The more energy provided by the solar winds, the more electrons come flying through the atmosphere, and so the more bright and fast moving the lights are. This all goes on at around 100-400 km above our planets surface.

The colour of the aurora depends on what molecules are being hit the most by the electrons, as well as how ‘excited’ they are getting. High energy electrons cause green lights to come when they hit oxygen, whilst low energy electrons cause reddish lights. When more nitrogen molecules are hit this causes blue light, which when combined with the oxygen can cause the purples, pinks and whites. There are also lots of colours being emitted which are beyond our ability to see, but which can be picked up by machines as ultraviolet light.

The lights don’t actually occur right on the poles, but a bit further towards the equator, and as the earth is constantly rotating this means that the band where they happen is a ring. In the north this is over Alaska, Canada, Scandinavia, Northern Russia and Greenland, though it can shift north and south sometimes, and in the south the ring of lights is mostly above Antarctica though can move as far north as to be seen in southern Chile, Australia and New Zealand.

The ring of aurora borealis forecast on the 18th March 2015 by the OVATION-Prime model

How to see them, and what can they do

Normally there is some low level lights going on all the time. In daytime we can’t see them as the light from the sun is much more powerful so it covers it up. In many places now they can’t be seen at night either because of light pollution from towns and cities. Generally the best time to see the aurora is a few hours before midnight in a place undisturbed by light pollution, or even on a plane ride at night. They aren’t especially around more during wintertime, it is just that we have more hours of darkness then so are more likely to see them. Jupiter, Saturn and Uranus also get auroras, thought we haven’t seen traces of them on other planets.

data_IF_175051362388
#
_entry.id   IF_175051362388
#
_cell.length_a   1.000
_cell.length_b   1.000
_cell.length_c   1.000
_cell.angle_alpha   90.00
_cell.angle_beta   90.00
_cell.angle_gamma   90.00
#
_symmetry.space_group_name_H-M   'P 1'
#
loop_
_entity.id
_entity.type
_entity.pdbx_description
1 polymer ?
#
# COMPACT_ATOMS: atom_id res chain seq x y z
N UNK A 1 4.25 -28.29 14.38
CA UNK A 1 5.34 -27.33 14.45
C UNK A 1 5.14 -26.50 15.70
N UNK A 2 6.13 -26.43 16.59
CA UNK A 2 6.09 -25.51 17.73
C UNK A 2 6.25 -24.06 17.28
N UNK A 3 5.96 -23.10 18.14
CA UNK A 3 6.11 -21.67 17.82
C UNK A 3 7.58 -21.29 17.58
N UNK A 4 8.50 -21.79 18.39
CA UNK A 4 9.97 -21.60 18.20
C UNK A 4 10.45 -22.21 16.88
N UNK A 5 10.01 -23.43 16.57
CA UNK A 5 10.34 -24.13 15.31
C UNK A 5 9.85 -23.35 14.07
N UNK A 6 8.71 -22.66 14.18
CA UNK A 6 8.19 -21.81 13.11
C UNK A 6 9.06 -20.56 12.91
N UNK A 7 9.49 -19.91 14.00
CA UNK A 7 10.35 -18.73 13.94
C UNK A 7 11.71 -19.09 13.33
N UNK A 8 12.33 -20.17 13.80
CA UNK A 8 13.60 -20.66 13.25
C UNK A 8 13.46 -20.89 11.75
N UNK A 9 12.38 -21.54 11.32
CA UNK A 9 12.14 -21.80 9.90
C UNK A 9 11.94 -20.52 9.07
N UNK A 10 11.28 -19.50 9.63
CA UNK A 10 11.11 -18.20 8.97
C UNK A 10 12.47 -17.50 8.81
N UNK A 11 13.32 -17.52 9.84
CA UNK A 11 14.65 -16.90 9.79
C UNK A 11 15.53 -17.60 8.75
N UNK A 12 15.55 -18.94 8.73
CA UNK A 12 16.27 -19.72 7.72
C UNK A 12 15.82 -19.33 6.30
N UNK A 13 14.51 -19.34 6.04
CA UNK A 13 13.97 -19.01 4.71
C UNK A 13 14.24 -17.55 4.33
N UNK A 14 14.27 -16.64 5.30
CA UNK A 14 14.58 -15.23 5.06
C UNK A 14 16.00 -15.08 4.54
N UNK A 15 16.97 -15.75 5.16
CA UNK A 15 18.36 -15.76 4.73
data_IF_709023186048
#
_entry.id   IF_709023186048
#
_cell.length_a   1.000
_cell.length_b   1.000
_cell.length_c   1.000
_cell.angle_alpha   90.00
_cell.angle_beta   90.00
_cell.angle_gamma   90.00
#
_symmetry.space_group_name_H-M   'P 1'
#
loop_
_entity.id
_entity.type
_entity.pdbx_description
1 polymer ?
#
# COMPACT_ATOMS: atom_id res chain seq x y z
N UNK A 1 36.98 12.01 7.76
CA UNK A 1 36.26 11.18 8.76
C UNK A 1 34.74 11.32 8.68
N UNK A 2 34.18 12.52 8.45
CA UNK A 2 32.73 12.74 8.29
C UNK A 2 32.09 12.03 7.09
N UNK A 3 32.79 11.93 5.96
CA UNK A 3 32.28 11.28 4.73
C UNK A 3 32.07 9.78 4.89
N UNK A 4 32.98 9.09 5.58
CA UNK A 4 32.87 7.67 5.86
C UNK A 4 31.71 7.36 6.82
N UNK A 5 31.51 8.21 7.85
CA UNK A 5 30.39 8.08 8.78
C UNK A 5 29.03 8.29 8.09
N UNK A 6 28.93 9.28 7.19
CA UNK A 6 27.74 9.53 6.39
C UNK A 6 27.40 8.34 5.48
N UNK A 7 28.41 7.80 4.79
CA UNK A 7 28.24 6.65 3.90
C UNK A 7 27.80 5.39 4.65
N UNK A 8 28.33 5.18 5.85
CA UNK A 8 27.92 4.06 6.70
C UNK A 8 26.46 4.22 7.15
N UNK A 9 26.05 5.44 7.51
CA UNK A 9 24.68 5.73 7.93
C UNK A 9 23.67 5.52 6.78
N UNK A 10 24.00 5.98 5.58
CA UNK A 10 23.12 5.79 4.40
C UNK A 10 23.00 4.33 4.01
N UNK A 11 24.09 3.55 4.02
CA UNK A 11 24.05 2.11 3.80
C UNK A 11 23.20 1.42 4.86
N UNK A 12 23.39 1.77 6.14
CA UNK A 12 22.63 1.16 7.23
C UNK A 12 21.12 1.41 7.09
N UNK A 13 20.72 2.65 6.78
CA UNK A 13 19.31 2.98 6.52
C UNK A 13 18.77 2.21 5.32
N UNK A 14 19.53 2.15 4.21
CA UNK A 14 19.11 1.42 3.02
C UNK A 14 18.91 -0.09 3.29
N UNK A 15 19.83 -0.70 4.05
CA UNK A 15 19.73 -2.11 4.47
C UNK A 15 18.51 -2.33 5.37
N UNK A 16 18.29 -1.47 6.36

These lights aren’t just pretty however, they actually have an effect on us. As they are the result of surges of energy in our atmosphere, they can affect our electrical systems, causing unexpected currents to run through electricity lines and communication lines causing power outages and disrupting communication. They can also cause radio signals to bend in unusual ways reducing or absorbing them, and can alter satellites sometimes even causing them to send false commands through damaged electronics.

What the aurora australis looks like from space (Picture: NASA)

Folklore